This is the method described for VMWare:

    Hyper-V documentation is a bit more sparse, but this hints that Microsoft may have simply worked around the issue (ala vendor license agreements), at least when using RemoteFX:

    (Optional) Get CUDA working for cheap-o cards:

    So it looks like the common factors are:

    • The GPU device must be isolated on the host with the vfio kernel driver. To ensure this, the vfio driver must load first, prior to any vendor or open source driver.
    • GPU must be connected to the guest VM via PCI pass-through. No surprise.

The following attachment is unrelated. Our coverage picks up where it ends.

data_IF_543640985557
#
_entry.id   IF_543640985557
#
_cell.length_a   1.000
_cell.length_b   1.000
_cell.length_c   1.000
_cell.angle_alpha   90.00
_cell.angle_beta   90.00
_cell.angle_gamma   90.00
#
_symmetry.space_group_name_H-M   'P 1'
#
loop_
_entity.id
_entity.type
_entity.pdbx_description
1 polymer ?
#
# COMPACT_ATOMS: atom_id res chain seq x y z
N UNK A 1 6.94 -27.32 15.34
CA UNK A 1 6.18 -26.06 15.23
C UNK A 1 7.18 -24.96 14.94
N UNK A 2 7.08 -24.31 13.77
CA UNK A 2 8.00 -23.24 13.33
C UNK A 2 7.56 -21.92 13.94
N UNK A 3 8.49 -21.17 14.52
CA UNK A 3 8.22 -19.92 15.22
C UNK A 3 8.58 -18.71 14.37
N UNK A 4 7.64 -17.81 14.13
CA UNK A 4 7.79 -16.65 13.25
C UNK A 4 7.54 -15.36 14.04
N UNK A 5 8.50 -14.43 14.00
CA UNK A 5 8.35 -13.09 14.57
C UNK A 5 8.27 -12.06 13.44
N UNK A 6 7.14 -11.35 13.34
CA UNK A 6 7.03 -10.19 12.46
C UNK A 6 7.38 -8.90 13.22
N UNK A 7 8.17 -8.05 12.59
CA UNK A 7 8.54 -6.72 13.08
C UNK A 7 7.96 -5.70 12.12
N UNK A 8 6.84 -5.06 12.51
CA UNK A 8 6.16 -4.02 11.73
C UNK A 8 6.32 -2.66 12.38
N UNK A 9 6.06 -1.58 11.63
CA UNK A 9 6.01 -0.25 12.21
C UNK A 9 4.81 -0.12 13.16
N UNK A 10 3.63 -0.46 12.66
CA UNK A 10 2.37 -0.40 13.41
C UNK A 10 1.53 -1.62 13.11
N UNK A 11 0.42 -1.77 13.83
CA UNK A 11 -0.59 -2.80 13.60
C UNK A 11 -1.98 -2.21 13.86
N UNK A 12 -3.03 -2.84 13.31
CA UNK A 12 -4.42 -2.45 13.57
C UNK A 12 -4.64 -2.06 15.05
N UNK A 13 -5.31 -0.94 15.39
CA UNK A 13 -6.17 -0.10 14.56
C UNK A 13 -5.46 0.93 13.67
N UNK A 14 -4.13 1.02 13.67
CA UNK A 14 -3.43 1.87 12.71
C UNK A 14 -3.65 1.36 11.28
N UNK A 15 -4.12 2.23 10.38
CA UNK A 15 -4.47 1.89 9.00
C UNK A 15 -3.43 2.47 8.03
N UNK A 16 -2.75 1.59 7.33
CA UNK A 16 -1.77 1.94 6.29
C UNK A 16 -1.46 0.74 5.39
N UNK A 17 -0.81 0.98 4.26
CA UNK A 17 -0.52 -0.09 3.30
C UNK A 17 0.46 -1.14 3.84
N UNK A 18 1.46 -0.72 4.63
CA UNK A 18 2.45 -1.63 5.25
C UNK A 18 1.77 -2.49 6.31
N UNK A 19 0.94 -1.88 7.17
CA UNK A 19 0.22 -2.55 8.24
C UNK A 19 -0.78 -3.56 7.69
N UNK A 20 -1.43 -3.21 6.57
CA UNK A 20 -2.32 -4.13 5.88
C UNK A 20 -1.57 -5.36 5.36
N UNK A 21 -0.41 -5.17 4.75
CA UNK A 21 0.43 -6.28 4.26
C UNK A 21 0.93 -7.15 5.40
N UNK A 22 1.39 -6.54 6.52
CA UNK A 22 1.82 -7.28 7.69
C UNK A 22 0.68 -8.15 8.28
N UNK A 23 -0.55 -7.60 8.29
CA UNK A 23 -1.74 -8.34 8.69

• The CPU must not be identified as a virtual one, it must have some other identity when probed. This appears to be the key to preventing the dread NVidia Error 43; it suggests the driver is just examining the CPU assigned to it, although some documentation mentions a "vendor" setting. The work-around is to make it into a string it doesn't match against, and it just works. Even a setting of "unknown" is shown to work. I don't know if there is a way to specify in a XCP guest "please don't identify yourself as virtual".
    • For cards that are CUDA capable but "unsupported" by NVidia, you install the software in a difference sequence (CUDA first, then driver).

    Disclaimer: I'm just compiling a list to get an idea about what to do; I haven't done the actual install, nor do I have the hardware. Hopefully this helps.